The Audi comes across as a coat-and-tie automobile for those who prefer not to advertise that they have arrived. Its engine is supersmooth and hush-quiet, its throttle action is progressive instead of instant, and its torque delivery is inconspicuous. The A8L is all about speedy progress, effortless operation, balanced road manners, and strong performance that is supported by a top-class safety net. For the majority of luxury-car buyers, it is the clear choice over the Maserati, but it definitely doesn’t stir the soul in the same way.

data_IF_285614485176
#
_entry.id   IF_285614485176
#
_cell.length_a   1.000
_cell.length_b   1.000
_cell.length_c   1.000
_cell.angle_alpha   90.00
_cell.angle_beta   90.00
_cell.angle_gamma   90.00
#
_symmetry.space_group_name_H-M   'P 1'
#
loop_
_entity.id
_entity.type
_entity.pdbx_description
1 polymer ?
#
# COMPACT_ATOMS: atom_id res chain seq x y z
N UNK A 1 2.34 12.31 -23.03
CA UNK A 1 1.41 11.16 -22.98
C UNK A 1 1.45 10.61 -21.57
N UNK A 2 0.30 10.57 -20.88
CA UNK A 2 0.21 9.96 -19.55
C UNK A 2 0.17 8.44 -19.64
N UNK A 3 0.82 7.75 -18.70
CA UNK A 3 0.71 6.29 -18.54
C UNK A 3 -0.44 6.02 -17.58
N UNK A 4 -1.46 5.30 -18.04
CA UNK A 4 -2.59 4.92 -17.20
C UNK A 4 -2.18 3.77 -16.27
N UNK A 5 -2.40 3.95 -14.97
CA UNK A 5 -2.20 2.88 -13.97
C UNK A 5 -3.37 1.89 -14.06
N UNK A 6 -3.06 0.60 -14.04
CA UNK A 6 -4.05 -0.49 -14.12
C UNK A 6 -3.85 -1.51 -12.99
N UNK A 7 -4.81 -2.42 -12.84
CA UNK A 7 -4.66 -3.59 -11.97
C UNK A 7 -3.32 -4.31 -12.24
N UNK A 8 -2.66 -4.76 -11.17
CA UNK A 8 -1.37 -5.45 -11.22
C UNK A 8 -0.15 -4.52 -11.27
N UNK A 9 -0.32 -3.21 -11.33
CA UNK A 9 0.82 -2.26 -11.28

Front-engined, rear-wheel-drive sedan
4-door, 5-passenger, steel body
> Price base/as tested $90,000 (est.)/ $95,000 (est.)
> Engine 4.2-liter DOHC V-8
> Power 394 hp @ 7000 rpm
> Torque 333 lb-ft @ 4500 rpm
> Transmission 6-speed sequential
> Steering Power-assisted rack-and-pinion
> Suspension Front: control arms, coil springs Rear: control arms, coil springs
> Brakes Vented discs, ABS
> Tires 245/45ZR-18 front, 285/40ZR-18 rear Pirelli P Zero Rosso
> Performance 0 – 60 mph in 5.1 sec Top speed 171 mph